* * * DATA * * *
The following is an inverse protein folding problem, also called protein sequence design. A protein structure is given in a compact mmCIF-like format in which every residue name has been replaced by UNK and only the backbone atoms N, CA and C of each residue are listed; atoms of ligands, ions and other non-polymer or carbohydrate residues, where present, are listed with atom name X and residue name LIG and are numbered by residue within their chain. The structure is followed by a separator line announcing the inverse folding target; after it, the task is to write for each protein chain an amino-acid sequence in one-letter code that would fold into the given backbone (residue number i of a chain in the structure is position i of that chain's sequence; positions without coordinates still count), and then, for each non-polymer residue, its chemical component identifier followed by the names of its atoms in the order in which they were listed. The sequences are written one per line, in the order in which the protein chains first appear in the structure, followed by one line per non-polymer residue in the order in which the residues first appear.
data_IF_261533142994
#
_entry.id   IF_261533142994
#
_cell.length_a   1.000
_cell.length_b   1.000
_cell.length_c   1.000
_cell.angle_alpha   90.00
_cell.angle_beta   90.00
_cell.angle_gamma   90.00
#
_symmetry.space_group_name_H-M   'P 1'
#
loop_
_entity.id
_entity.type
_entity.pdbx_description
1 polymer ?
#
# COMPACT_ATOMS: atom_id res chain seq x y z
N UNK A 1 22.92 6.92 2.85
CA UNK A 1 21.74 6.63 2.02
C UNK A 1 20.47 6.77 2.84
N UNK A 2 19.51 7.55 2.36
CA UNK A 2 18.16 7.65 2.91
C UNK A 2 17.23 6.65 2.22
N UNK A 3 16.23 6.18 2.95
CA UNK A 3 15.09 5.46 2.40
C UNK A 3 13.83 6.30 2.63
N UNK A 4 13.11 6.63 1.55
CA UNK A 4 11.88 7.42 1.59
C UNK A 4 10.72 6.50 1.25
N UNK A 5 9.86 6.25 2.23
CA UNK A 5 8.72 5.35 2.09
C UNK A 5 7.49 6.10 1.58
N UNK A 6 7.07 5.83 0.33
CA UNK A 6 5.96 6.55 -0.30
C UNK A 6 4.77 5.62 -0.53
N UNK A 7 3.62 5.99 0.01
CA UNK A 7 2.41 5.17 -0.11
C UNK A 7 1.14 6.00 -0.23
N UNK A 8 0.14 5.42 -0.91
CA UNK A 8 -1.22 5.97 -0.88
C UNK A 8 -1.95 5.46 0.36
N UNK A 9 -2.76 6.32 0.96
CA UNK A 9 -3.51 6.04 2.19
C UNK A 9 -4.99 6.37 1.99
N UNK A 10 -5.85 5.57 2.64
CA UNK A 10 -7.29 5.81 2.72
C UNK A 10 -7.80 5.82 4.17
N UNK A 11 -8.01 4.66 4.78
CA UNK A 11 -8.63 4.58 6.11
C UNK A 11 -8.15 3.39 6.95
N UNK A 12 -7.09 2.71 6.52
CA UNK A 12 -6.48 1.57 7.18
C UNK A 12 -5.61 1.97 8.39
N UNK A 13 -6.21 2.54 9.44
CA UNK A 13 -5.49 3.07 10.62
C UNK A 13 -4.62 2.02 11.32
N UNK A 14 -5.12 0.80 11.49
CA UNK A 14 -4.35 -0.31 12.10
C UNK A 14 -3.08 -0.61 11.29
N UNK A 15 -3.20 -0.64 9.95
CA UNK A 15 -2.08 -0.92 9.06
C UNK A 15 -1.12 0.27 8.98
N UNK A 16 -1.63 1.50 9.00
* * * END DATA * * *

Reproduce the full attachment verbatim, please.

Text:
The following is an inverse protein folding problem, also called protein sequence design. A protein structure is given in a compact mmCIF-like format in which every residue name has been replaced by UNK and only the backbone atoms N, CA and C of each residue are listed; atoms of ligands, ions and other non-polymer or carbohydrate residues, where present, are listed with atom name X and residue name LIG and are numbered by residue within their chain. The structure is followed by a separator line announcing the inverse folding target; after it, the task is to write for each protein chain an amino-acid sequence in one-letter code that would fold into the given backbone (residue number i of a chain in the structure is position i of that chain's sequence; positions without coordinates still count), and then, for each non-polymer residue, its chemical component identifier followed by the names of its atoms in the order in which they were listed. The sequences are written one per line, in the order in which the protein chains first appear in the structure, followed by one line per non-polymer residue in the order in which the residues first appear.
data_IF_261533142994
#
_entry.id   IF_261533142994
#
_cell.length_a   1.000
_cell.length_b   1.000
_cell.length_c   1.000
_cell.angle_alpha   90.00
_cell.angle_beta   90.00
_cell.angle_gamma   90.00
#
_symmetry.space_group_name_H-M   'P 1'
#
loop_
_entity.id
_entity.type
_entity.pdbx_description
1 polymer ?
#
# COMPACT_ATOMS: atom_id res chain seq x y z
N UNK A 1 22.92 6.92 2.85
CA UNK A 1 21.74 6.63 2.02
C UNK A 1 20.47 6.77 2.84
N UNK A 2 19.51 7.55 2.36
CA UNK A 2 18.16 7.65 2.91
C UNK A 2 17.23 6.65 2.22
N UNK A 3 16.23 6.18 2.95
CA UNK A 3 15.09 5.46 2.40
C UNK A 3 13.83 6.30 2.63
N UNK A 4 13.11 6.63 1.55
CA UNK A 4 11.88 7.42 1.59
C UNK A 4 10.72 6.50 1.25
N UNK A 5 9.86 6.25 2.23
CA UNK A 5 8.72 5.35 2.09
C UNK A 5 7.49 6.10 1.58
N UNK A 6 7.07 5.83 0.33
CA UNK A 6 5.96 6.55 -0.30
C UNK A 6 4.77 5.62 -0.53
N UNK A 7 3.62 5.99 0.01
CA UNK A 7 2.41 5.17 -0.11
C UNK A 7 1.14 6.00 -0.23
N UNK A 8 0.14 5.42 -0.91
CA UNK A 8 -1.22 5.97 -0.88
C UNK A 8 -1.95 5.46 0.36
N UNK A 9 -2.76 6.32 0.96
CA UNK A 9 -3.51 6.04 2.19
C UNK A 9 -4.99 6.37 1.99
N UNK A 10 -5.85 5.57 2.64
CA UNK A 10 -7.29 5.81 2.72
C UNK A 10 -7.80 5.82 4.17
N UNK A 11 -8.01 4.66 4.78
CA UNK A 11 -8.63 4.58 6.11
C UNK A 11 -8.15 3.39 6.95
N UNK A 12 -7.09 2.71 6.52
CA UNK A 12 -6.48 1.57 7.18
C UNK A 12 -5.61 1.97 8.39
N UNK A 13 -6.21 2.54 9.44
CA UNK A 13 -5.49 3.07 10.62
C UNK A 13 -4.62 2.02 11.32
N UNK A 14 -5.12 0.80 11.49
CA UNK A 14 -4.35 -0.31 12.10
C UNK A 14 -3.08 -0.61 11.29
N UNK A 15 -3.20 -0.64 9.95
CA UNK A 15 -2.08 -0.92 9.06
C UNK A 15 -1.12 0.27 8.98
N UNK A 16 -1.63 1.50 9.00